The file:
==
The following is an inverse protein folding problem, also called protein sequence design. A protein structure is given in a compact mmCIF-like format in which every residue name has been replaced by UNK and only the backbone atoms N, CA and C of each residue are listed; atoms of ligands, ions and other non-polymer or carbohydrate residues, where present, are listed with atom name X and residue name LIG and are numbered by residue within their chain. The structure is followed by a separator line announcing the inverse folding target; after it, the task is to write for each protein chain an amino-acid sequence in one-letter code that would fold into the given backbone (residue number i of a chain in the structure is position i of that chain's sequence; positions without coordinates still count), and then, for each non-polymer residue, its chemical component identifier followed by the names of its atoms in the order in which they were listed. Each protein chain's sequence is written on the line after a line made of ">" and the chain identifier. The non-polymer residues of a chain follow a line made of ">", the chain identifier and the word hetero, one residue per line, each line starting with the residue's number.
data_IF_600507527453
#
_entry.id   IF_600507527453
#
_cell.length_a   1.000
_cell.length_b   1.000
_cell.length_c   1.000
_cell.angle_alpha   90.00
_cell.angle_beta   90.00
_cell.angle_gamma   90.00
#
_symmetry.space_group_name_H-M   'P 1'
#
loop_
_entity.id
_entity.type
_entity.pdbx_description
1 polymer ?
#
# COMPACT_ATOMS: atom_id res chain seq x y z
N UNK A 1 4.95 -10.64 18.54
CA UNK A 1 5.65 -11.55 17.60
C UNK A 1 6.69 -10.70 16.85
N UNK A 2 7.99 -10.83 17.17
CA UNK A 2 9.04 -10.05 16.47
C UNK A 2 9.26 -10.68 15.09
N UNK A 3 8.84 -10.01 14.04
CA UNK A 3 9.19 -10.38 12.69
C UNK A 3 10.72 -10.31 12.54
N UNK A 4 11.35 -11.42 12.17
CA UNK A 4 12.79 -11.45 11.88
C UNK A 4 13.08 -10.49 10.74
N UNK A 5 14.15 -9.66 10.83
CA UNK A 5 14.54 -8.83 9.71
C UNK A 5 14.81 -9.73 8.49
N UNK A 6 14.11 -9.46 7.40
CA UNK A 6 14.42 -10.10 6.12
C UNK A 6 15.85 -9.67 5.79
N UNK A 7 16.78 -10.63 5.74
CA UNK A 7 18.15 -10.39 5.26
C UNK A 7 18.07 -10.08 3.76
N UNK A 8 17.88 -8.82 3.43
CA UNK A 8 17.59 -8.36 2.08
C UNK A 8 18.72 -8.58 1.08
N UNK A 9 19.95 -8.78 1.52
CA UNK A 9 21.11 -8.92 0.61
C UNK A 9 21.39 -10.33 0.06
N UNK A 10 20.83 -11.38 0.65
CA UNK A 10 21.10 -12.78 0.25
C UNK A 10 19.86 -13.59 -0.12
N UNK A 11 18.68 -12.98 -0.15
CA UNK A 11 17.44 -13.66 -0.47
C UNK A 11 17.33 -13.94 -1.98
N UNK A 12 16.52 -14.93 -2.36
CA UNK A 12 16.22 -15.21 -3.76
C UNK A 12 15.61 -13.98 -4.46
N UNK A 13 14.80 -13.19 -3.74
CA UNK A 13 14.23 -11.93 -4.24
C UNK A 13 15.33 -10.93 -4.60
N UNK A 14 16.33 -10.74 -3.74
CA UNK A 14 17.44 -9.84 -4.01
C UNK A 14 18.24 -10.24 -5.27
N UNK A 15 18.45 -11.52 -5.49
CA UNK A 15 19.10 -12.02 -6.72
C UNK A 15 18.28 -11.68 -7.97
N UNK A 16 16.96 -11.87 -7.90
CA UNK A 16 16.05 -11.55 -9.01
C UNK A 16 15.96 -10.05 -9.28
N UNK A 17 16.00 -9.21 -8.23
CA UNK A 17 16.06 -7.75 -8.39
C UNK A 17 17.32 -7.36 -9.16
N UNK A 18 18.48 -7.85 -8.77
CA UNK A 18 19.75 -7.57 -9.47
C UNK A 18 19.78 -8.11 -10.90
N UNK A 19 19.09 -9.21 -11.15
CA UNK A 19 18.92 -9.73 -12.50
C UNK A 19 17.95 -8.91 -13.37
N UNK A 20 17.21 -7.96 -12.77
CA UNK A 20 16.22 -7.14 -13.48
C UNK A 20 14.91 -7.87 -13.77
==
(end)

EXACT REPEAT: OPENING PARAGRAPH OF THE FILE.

The following is an inverse protein folding problem, also called protein sequence design. A protein structure is given in a compact mmCIF-like format in which every residue name has been replaced by UNK and only the backbone atoms N, CA and C of each residue are listed; atoms of ligands, ions and other non-polymer or carbohydrate residues, where present, are listed with atom name X and residue name LIG and are numbered by residue within their chain. The structure is followed by a separator line announcing the inverse folding target; after it, the task is to write for each protein chain an amino-acid sequence in one-letter code that would fold into the given backbone (residue number i of a chain in the structure is position i of that chain's sequence; positions without coordinates still count), and then, for each non-polymer residue, its chemical component identifier followed by the names of its atoms in the order in which they were listed. Each protein chain's sequence is written on the line after a line made of ">" and the chain identifier. The non-polymer residues of a chain follow a line made of ">", the chain identifier and the word hetero, one residue per line, each line starting with the residue's number.